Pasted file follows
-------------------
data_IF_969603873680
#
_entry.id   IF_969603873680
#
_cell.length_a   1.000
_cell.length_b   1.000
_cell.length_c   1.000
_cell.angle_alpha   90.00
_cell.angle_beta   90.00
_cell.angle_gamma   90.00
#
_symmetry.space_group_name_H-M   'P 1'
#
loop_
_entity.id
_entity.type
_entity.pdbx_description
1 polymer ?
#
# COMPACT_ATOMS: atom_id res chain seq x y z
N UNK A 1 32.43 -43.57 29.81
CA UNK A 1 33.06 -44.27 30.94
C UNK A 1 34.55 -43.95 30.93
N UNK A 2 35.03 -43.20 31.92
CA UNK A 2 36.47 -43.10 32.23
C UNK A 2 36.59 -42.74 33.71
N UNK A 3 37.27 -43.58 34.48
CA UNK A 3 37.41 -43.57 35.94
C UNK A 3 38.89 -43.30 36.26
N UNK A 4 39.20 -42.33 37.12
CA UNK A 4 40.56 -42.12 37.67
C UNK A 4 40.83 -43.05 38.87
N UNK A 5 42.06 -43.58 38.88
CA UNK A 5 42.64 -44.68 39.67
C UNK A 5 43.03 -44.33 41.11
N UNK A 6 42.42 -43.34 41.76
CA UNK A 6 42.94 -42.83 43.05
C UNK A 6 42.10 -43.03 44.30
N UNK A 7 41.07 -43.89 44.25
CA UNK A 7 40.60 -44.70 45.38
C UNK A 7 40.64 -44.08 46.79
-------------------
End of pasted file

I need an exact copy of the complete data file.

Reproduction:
data_IF_969603873680
#
_entry.id   IF_969603873680
#
_cell.length_a   1.000
_cell.length_b   1.000
_cell.length_c   1.000
_cell.angle_alpha   90.00
_cell.angle_beta   90.00
_cell.angle_gamma   90.00
#
_symmetry.space_group_name_H-M   'P 1'
#
loop_
_entity.id
_entity.type
_entity.pdbx_description
1 polymer ?
#
# COMPACT_ATOMS: atom_id res chain seq x y z
N UNK A 1 32.43 -43.57 29.81
CA UNK A 1 33.06 -44.27 30.94
C UNK A 1 34.55 -43.95 30.93
N UNK A 2 35.03 -43.20 31.92
CA UNK A 2 36.47 -43.10 32.23
C UNK A 2 36.59 -42.74 33.71
N UNK A 3 37.27 -43.58 34.48
CA UNK A 3 37.41 -43.57 35.94
C UNK A 3 38.89 -43.30 36.26
N UNK A 4 39.20 -42.33 37.12
CA UNK A 4 40.56 -42.12 37.67
C UNK A 4 40.83 -43.05 38.87
N UNK A 5 42.06 -43.58 38.88
CA UNK A 5 42.64 -44.68 39.67
C UNK A 5 43.03 -44.33 41.11
N UNK A 6 42.42 -43.34 41.76
CA UNK A 6 42.94 -42.83 43.05
C UNK A 6 42.10 -43.03 44.30
N UNK A 7 41.07 -43.89 44.25
CA UNK A 7 40.60 -44.70 45.38
C UNK A 7 40.64 -44.08 46.79